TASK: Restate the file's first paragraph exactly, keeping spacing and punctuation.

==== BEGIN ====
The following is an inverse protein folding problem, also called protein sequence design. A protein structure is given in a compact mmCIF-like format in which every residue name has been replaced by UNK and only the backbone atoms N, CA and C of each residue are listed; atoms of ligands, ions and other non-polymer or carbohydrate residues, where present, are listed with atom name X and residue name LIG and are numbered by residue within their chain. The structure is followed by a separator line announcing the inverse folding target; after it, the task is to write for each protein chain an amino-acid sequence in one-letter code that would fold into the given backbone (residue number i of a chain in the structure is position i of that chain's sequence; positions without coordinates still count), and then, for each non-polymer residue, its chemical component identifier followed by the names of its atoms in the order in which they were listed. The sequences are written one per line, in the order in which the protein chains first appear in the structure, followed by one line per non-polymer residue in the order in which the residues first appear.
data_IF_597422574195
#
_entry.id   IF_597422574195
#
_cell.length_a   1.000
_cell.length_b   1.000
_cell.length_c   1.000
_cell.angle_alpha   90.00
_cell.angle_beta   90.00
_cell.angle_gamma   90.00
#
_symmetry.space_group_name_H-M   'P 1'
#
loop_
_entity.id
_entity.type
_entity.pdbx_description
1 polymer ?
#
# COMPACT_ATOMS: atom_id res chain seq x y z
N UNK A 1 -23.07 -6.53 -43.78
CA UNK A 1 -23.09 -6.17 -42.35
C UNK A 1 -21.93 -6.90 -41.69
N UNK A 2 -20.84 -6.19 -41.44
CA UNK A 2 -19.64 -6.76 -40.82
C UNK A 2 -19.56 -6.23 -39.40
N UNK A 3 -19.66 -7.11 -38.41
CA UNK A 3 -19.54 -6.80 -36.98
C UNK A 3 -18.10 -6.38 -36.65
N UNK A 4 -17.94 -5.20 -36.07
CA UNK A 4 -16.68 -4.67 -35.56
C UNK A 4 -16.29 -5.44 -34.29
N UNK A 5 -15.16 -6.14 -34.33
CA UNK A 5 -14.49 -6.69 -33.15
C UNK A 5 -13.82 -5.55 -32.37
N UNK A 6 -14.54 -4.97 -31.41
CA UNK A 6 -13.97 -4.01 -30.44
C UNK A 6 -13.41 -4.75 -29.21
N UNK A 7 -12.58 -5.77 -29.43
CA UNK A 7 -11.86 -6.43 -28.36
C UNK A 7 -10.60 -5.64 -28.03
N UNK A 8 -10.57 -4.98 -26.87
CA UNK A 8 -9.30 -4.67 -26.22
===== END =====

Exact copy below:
The following is an inverse protein folding problem, also called protein sequence design. A protein structure is given in a compact mmCIF-like format in which every residue name has been replaced by UNK and only the backbone atoms N, CA and C of each residue are listed; atoms of ligands, ions and other non-polymer or carbohydrate residues, where present, are listed with atom name X and residue name LIG and are numbered by residue within their chain. The structure is followed by a separator line announcing the inverse folding target; after it, the task is to write for each protein chain an amino-acid sequence in one-letter code that would fold into the given backbone (residue number i of a chain in the structure is position i of that chain's sequence; positions without coordinates still count), and then, for each non-polymer residue, its chemical component identifier followed by the names of its atoms in the order in which they were listed. The sequences are written one per line, in the order in which the protein chains first appear in the structure, followed by one line per non-polymer residue in the order in which the residues first appear.